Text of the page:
An Education, Health and Care plan (“EHCP”or “EHC Plan”) is a legal document which identifies educational, health and social needs and sets out the additional support (“provision”) required to meet those needs. It is written and maintained by your child’s or young person’s local authority (“LA”).
The SEND Code of Practice 9.2 states-“The purpose of an EHC plan is to make special educational provision to meet the special educational needs of the child or young person, to secure the best possible outcomes for them across education, health and social care and, as they get older, prepare them for adulthood.
To achieve this, local authorities use the information from the assessment to:
- establish and record the views, interests and aspirations of the parents and child or young person
- provide a full description of the child or young person’s special educational needs and any health and social care needs
- establish outcomes across education, health and social care based on the child or young person’s needs and aspirations
- specify the provision required and how education, health and care services will work together to meet the child or young person’s needs and support the achievement of the agreed outcomes”.
Who is an EHC Plan for?
It is for children and young people aged up to 25 whose Special Educational Needs (SEN) cannot be reasonably met through their normally resourced local mainstream provision. (To see what this means in detail please look at our SEN Support page)
The special educational provision described in an EHC plan must be provided by the child or young person’s local authority . This means an EHC plan can give a child or young person extra educational support. It can also give parents and young people more choice about which school or other setting they can attend.
What should an EHC Plan contain?
The way an EHCP is set out will differ between local authorities but they all have to contain the following 11 sections.
- Section A – views, interests and aspirations
- Section B – special educational needs
- Section C – health needs relating to SEN
- Section D – social care needs relating to SEN
- Section E – outcomes
- Section F – special educational provision
- Section G – health provision
- Section H1 – social care provision (specific)
- Section H2 – social care provision
- Section I – placement
- Section J – personal budget
- Section K – advice and information
Sections B,E & F will also contain 4 categories of need:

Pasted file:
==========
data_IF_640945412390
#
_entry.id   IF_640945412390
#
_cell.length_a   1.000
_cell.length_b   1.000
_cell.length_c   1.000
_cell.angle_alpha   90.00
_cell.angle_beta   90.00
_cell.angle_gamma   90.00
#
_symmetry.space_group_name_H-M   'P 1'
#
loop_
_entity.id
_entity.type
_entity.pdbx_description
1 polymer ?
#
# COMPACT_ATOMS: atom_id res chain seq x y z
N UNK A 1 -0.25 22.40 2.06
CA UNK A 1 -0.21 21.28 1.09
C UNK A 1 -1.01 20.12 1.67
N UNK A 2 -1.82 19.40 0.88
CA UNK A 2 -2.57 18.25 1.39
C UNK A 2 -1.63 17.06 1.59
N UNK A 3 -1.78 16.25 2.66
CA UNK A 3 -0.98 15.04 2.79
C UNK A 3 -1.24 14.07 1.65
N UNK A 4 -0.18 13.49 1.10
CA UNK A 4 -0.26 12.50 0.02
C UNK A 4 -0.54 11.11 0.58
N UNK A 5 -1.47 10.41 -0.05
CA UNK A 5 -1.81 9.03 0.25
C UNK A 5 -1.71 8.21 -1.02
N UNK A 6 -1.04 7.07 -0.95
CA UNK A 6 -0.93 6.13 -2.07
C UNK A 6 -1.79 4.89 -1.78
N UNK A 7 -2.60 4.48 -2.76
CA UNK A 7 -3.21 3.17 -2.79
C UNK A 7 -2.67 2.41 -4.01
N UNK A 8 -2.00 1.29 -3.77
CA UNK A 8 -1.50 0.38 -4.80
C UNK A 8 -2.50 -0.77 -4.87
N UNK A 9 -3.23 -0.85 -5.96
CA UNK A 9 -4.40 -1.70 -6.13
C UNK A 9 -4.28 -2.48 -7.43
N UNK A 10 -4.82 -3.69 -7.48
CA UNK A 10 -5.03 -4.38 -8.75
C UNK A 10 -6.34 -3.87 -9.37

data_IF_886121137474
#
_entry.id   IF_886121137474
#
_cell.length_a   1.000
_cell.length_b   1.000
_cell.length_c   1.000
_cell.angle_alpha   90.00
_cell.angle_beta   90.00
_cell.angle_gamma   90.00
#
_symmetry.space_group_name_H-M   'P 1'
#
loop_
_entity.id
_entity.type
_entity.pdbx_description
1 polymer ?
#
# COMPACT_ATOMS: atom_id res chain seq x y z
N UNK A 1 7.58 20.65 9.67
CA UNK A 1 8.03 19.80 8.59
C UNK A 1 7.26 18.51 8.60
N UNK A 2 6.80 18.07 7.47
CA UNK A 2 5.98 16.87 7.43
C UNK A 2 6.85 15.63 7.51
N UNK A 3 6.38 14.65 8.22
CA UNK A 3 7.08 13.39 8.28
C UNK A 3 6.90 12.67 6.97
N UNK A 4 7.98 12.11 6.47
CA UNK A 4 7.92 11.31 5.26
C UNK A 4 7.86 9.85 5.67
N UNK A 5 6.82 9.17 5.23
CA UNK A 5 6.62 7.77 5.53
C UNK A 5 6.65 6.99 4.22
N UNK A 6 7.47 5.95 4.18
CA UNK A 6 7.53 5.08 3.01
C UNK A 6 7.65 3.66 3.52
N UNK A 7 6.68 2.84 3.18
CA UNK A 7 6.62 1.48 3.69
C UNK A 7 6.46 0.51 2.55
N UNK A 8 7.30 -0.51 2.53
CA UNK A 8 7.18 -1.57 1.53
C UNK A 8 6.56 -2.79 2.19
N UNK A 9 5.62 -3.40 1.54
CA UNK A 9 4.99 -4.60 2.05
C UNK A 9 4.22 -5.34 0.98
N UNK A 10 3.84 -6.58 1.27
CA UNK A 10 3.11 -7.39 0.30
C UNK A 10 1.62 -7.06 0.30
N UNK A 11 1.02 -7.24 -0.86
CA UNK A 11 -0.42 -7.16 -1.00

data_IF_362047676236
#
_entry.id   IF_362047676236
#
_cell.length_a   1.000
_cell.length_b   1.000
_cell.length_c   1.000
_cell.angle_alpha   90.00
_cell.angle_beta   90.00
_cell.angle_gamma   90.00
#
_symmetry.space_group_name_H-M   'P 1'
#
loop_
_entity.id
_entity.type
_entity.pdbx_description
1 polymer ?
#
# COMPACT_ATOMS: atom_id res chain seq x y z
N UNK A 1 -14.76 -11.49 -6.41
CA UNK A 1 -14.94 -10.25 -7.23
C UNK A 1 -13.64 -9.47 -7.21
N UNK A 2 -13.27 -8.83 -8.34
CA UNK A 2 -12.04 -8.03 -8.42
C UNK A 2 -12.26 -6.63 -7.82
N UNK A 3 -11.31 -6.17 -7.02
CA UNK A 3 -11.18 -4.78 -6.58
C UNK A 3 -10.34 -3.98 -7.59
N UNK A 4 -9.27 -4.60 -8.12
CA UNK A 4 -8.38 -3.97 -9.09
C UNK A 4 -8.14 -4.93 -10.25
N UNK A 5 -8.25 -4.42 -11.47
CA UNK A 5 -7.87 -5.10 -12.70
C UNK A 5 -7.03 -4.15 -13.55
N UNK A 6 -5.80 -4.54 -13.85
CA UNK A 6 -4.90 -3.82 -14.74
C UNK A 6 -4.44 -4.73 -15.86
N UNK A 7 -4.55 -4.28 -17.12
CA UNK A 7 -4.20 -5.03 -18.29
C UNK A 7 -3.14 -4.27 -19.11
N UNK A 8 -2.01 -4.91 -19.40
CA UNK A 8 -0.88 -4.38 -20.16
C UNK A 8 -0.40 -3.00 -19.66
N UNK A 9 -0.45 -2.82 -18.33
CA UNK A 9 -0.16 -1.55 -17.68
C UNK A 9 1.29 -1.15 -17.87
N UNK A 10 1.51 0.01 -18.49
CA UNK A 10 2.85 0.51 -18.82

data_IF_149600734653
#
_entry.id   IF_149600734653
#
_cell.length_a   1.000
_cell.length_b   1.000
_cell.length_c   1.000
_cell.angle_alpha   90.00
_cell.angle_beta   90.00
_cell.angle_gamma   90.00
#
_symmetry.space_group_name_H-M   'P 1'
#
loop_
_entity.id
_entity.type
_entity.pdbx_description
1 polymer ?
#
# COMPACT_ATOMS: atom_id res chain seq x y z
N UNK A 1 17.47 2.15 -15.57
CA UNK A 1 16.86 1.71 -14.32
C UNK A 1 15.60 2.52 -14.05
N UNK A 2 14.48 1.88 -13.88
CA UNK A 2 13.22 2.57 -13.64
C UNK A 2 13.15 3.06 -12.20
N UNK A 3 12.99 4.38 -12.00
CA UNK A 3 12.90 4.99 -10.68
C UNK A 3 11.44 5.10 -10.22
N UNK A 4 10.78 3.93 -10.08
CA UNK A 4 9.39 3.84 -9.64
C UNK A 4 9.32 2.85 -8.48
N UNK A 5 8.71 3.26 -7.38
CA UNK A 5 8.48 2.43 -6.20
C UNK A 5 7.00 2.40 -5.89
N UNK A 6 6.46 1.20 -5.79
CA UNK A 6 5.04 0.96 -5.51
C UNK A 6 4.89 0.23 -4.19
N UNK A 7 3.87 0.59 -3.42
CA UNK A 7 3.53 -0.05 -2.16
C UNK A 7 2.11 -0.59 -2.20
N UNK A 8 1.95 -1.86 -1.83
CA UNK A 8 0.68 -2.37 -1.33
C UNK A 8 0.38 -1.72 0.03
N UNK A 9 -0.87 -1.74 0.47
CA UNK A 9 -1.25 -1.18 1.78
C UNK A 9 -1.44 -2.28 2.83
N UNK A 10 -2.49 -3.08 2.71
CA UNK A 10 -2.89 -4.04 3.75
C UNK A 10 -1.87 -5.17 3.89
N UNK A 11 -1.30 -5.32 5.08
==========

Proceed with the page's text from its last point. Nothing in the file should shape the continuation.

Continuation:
- Communication & Interaction;
- Cognition & Learning; Social,
- Emotional & Mental Health; and
- Sensory &/or Physical.
Please see our guide for more detailed information about each section.
An EHC plan should be written in a way that makes it clear, to anyone who needs to read it (parents, young people, education settings, practitioners, as well as the local authority), who should be doing what, when it has to happen and how often it should be reviewed. It should therefore be clear, concise, understandable and accessible and should have an accurate and detailed description of the child/young person’s educational needs included in it.
Who do you mean when you say LA?
In West Sussex, it is the Special Educational Needs Assessment Team (“SENAT”) who represent the Local Authority in EHC Plan related issues (this includes the EHC Needs Assessment). Planning coordinators are the people within SENAT who will work with you with regards to your EHC Plan.
How does my child or young person get an EHC Plan?
Before an EHC Plan can be agreed and issued, an EHC Needs Assessment must first take place. The time from the initial request for assessment to the final EHC Plan being issued can take up to 20 weeks so it is not a quick process and there are several decisions made by the LA at distinct stages. For more information on when and how to request an Education, Health & Care Needs Assessment (EHCNA) please check our EHCNA page.
Is there anything I can do if I disagree with what has been written?
Yes! As soon as the LA decide to issue you an EHC Plan you should receive a draft EHC Plan. The LA should give you at least 15 days to make any comments on the draft (including requests for amendments). You can also request to meet with your planning coordinator within this time, to discuss any changes you would like made. This is also the time to state your preference of setting and request a personal budget should you want one (these are left blank at the draft stage). For more information on checking the draft please see our Draft EHCP page.
What happens when i receive the Final EHC Plan?
The Final EHC Plan must be issued within 20 weeks of the initial request for an EHC Needs Assessment (except for exceptional circumstances). If it is possible, SENAT will work with you to resolve any disagreements there may be about the contents and /or the placement being named but SENAT may decide to issue a Final EHC Plan without these being resolved. If this happens, you have the right to go to formal mediation or appeal. It is important that you understand the reasons why your requests about contents and/or placement are not being considered so do keep talking with your planning coordinator to gain more understanding. These will also be important should you choose to go to appeal as they will form part of your case.
If you think you will struggle with any of this your own then please do contact us by email: email@example.com or call us on: 0330 222 8555 to discuss how we may be able to support you.